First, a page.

While according to Hendrik Kleinsmiede of Visa Europe Collab, “The level of investment in crypto-currencies is at an unprecedented high – to date over $667million. If you compare 2014 to 1995 at the beginning of the dotcom boom, there’s now more money being invested in crypto-currency than there was in dotcom.”

Are the Banks ready`/

Nick Cary of Blockchain noted “Banks are being exceedingly cautious but by summer there should be new policies in place to make it easier for BitCoin companies to operate in Europe and the US. The US is seeking a compliance pathway for Bitcoin start-ups, with New York setting the future as the model for regulation of Bitcoin “banks.”

Great news, but let’s not forget what became of the dotcom boom…

#MoveOverSiliconValley

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see how fastacash are using the power of social networks to transfer ex-pat money!
Foreign money transfer is big business here in the UK, with many Commonwealth citizens working over here wanting to provide for families back home. Banks and services such as Western Union can be expensive, intimidating and inconvenient, so a Singapore based company has launched a new service using social channels like Facebook and Twitter.

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The inner groans from social psychologists must have been deafening recently. Politicians calling for a messaging platform ban during unrest – really?
The politicians don't like people talking when it can't be controlled, do they?
A typical reaction, of course. Look for something to blame. A technical scapegoat. But wait, there’s another network that gets people together. Public Transport. Maybe we should we ban that too?

No, of course not. transport is a central part of our social infrastructure, neutral. But no question. Social media was at the heart of the riots. So, is it really evil?

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Just a few months ago, I had high hopes for what Tesco bank might achieve. Even with Fred Goodwin fan-boy Benny Higgins in charge.
How a new bank deals with customers will make or break it. Tesco seems badly broken.
But the recent prolonged outage for so many customers has been handled badly. And Benny Higgins has shown his old-school banking colours.

Given the opportunity to show strength and courage, he chose to make excuses. Instead of holding his hands up, he chose mitigation.

Every new venture has a wobble. He could have shone, but he blew his chance. Not only does Tesco have the wrong boss, it has the wrong staff. Here’s why…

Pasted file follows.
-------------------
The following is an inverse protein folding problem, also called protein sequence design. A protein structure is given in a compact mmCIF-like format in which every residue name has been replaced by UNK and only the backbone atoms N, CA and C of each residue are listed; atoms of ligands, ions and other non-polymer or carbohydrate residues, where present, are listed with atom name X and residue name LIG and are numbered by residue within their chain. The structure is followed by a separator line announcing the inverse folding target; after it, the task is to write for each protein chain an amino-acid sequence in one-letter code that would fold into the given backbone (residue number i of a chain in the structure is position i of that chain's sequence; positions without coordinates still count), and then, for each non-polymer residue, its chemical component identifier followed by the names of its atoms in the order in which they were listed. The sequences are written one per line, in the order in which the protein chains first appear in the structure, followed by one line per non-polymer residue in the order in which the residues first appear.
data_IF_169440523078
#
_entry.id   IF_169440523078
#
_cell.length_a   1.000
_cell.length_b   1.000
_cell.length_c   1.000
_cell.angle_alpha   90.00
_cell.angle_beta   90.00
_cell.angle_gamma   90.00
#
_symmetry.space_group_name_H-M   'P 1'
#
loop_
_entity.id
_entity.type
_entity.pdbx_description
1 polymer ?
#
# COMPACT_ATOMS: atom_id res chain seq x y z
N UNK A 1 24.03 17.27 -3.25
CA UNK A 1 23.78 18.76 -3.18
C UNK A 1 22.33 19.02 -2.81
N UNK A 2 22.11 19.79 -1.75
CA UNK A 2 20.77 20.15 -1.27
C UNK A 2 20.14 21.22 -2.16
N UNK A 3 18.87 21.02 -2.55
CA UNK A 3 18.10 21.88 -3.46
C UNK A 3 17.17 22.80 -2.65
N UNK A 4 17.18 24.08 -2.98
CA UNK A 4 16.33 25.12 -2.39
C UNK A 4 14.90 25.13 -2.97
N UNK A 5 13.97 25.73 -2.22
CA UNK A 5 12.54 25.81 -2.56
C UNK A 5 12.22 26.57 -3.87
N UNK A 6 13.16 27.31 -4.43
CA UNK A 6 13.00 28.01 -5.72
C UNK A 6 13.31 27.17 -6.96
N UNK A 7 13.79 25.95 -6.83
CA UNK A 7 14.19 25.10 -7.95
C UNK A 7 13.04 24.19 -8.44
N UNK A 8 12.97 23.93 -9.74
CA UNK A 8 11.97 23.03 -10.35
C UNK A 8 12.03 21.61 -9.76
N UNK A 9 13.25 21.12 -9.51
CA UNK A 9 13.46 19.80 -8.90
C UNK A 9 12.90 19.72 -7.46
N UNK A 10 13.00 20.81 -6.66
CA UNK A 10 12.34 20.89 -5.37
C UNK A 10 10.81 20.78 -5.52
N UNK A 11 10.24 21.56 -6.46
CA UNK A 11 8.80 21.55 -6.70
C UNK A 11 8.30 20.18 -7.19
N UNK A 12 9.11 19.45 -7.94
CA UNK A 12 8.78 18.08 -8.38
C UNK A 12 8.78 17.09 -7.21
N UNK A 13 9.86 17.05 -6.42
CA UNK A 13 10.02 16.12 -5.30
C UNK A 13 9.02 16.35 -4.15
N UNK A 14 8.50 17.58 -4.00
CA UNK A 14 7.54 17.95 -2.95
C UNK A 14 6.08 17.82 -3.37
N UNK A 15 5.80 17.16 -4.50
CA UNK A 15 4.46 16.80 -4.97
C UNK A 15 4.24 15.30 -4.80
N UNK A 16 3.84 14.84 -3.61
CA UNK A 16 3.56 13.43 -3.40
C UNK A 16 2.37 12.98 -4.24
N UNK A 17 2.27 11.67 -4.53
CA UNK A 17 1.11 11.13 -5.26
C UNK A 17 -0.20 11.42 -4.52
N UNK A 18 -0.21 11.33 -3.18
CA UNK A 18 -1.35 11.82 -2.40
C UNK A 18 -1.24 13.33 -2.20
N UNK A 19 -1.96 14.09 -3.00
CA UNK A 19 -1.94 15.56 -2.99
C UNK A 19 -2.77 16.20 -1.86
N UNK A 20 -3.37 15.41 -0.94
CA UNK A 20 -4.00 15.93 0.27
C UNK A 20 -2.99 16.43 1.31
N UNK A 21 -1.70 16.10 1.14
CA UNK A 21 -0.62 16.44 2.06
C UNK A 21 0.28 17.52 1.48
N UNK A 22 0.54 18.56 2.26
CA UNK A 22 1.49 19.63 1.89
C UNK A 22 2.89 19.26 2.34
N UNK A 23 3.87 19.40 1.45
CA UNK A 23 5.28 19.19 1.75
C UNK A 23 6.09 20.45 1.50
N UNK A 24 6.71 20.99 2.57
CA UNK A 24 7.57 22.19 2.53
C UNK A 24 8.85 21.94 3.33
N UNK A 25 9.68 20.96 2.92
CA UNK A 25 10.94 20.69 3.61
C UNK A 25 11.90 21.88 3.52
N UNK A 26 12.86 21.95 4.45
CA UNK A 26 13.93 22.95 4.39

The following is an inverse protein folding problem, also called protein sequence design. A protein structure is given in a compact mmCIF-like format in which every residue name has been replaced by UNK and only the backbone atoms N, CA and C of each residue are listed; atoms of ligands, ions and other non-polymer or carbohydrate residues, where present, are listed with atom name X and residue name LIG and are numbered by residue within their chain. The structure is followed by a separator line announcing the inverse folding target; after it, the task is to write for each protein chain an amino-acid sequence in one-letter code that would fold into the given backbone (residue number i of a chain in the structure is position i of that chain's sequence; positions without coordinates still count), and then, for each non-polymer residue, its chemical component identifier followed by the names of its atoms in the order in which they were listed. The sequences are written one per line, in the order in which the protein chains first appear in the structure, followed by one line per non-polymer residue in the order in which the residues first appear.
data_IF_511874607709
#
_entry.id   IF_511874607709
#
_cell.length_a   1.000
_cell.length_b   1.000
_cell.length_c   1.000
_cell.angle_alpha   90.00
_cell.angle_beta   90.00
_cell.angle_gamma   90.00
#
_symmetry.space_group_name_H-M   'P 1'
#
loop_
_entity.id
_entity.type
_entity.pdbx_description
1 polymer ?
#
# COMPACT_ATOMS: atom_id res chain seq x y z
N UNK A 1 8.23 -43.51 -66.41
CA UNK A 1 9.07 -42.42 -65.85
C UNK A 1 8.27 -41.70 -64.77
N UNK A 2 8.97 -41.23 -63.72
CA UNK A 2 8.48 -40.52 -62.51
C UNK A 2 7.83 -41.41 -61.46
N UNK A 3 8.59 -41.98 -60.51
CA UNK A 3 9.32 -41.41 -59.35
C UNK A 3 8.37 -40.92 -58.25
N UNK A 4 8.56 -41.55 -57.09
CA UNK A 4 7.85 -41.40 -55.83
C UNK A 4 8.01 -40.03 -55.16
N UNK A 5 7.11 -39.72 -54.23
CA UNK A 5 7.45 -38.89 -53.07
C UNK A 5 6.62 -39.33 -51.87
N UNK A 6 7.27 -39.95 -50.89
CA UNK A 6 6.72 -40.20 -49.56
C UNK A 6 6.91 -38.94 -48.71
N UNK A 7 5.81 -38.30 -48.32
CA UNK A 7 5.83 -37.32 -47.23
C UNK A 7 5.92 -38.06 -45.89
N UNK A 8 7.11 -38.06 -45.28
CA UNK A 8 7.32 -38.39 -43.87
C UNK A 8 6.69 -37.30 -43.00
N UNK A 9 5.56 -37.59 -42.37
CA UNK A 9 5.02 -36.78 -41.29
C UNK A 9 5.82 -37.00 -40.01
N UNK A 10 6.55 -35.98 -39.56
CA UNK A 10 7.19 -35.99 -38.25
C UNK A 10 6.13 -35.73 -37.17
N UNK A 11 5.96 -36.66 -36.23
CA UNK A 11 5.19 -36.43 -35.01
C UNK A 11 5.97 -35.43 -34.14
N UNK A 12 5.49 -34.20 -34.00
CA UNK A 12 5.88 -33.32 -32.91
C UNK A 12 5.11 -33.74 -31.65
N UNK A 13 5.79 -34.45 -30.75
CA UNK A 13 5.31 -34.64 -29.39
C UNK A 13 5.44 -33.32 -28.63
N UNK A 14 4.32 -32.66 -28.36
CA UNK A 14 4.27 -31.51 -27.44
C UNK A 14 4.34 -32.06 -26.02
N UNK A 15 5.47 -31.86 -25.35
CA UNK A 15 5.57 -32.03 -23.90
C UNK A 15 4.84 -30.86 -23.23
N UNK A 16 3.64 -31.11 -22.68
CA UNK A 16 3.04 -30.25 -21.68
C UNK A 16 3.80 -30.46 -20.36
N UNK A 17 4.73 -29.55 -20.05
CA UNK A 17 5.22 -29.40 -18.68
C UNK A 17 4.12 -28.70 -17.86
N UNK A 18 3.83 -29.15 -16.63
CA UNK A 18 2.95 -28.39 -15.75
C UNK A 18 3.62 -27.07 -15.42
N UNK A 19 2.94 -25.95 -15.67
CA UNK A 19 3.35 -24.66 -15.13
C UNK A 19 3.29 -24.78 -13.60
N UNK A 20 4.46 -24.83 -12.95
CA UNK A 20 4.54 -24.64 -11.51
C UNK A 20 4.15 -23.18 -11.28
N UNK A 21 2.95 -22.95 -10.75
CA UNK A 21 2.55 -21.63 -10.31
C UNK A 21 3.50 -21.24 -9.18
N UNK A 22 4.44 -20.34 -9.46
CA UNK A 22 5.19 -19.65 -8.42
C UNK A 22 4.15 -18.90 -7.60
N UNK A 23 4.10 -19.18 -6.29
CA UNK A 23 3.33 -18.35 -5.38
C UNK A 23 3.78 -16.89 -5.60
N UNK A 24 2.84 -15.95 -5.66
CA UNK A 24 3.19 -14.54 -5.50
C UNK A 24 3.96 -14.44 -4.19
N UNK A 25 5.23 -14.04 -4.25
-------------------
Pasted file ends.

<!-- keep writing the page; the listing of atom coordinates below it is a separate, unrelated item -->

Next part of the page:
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OK, regular readers will know I’m not buying the hype around SmartPhone NFC. This is for a number of reasons and none of which are about it being new.
for NFC mobile payments to work, it must reach all it market... and it won't.
I’ve talked about security, why quick isn’t a good reason, but that’s not everything. The real show-stopper to me is market reach. NFC just won’t fit the market.

Every other payment system before NFC reached its market cheaply and quickly. Now I’m going to show just how far NFC will fall short. Time to wake up…

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I love it when I come across great ideas. Like game changing, eureka moments. But it frustrates me when solutions appear for problems that don’t exist.NFC - a great idea - but what was the problem it fixed?
Take NFC payment systems, for example. A clever use of the tech in our pockets. But who said we had a problem at the cash-out?

We, the consumers don’t. The retailers like the short delay as they get to up-sell. Maybe its the payment system providers who have a problem. Like card fraud?

Here’s the crazy thing about NFC. The security is actually weaker. Much weaker.
NFC presents a far higher risk profile than any other system…

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Hands up all of you who’re thinking about buying a tablet in the coming months? Must admit, an iPad or new Honeycomb tablet are tempting. But…
Chromebook-  the 8 second booting notebook. an alternative to an iPad?

How about Chrome OS – Much talked about 12 months ago but a bit quiet of late. With Apple and Ubuntu releasing key products, Google’s OS needs to be good.

Won’t have long to wait, its out next month – but just what is Google delivering?

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Easter of 2011 will probably be remembered as the time the Cloud went down. Bad as it was for Amazon’s EC2, the sky didn’t actually fall on anybody.
Bad for some - but not that many. how Amazon's EC2 Easter failure actually makes the Cloud safer...

Maybe the great bank holiday weather took many writers away for the weekend. But the number of “its all over for Cloud” rants were mercifully few.

So, what should be taken away from Amazon’s failure. What have we learnt? Well, its shown intelligent system design is as vital for Cloud as anywhere else. Along with how many “experts” can still talk through their back-ends…

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Corporate security people and most security resellers wind me up. Always have.
They constantly ignore the lessons life teaches us.

We meet strangers every day. So how come they can’t deal with new devices?
We deal with strangers in real life. Why can't security people deal with new devices?

Life is constantly teaching us lessons. We deal with most things it throws at us. Security guys have a seizure when anything new appears.

Take Smartphones and the iPad for example. These guys are paid to know stuff. But they’re crap at doing their job because they can’t cope with the new.

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The fall-out has still to settle from one of the greatest tragedies of recent times. While the furore and finger-pointing surrounding it will take a lot longer.

Technology is rarely the problem, it's the management of it...
I’ve no desire to trivialise this terrible event, but let’s look at what it has shown us.